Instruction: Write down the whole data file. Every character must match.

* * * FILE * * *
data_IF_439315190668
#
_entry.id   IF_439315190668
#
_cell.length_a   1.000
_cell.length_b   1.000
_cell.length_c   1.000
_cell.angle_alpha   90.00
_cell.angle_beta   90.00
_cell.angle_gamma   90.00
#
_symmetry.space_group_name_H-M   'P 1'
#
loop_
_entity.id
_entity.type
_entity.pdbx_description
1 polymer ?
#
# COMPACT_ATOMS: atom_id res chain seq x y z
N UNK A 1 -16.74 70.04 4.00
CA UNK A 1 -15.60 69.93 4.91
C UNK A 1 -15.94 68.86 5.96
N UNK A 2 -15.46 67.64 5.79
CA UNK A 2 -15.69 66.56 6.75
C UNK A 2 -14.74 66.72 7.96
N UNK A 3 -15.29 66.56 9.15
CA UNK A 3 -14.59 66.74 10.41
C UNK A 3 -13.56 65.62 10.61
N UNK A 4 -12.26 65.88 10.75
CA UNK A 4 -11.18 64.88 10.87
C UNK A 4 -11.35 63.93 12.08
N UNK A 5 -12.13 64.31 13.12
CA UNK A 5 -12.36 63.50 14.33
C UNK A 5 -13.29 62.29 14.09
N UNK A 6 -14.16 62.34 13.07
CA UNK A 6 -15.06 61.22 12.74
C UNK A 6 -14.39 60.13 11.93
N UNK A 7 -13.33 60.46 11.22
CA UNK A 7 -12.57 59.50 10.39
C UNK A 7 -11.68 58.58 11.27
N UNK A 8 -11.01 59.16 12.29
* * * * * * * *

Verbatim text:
data_IF_439315190668
#
_entry.id   IF_439315190668
#
_cell.length_a   1.000
_cell.length_b   1.000
_cell.length_c   1.000
_cell.angle_alpha   90.00
_cell.angle_beta   90.00
_cell.angle_gamma   90.00
#
_symmetry.space_group_name_H-M   'P 1'
#
loop_
_entity.id
_entity.type
_entity.pdbx_description
1 polymer ?
#
# COMPACT_ATOMS: atom_id res chain seq x y z
N UNK A 1 -16.74 70.04 4.00
CA UNK A 1 -15.60 69.93 4.91
C UNK A 1 -15.94 68.86 5.96
N UNK A 2 -15.46 67.64 5.79
CA UNK A 2 -15.69 66.56 6.75
C UNK A 2 -14.74 66.72 7.96
N UNK A 3 -15.29 66.56 9.15
CA UNK A 3 -14.59 66.74 10.41
C UNK A 3 -13.56 65.62 10.61
N UNK A 4 -12.26 65.88 10.75
CA UNK A 4 -11.18 64.88 10.87
C UNK A 4 -11.35 63.93 12.08
N UNK A 5 -12.13 64.31 13.12
CA UNK A 5 -12.36 63.50 14.33
C UNK A 5 -13.29 62.29 14.09
N UNK A 6 -14.16 62.34 13.07
CA UNK A 6 -15.06 61.22 12.74
C UNK A 6 -14.39 60.13 11.93
N UNK A 7 -13.33 60.46 11.22
CA UNK A 7 -12.57 59.50 10.39
C UNK A 7 -11.68 58.58 11.27
N UNK A 8 -11.01 59.16 12.29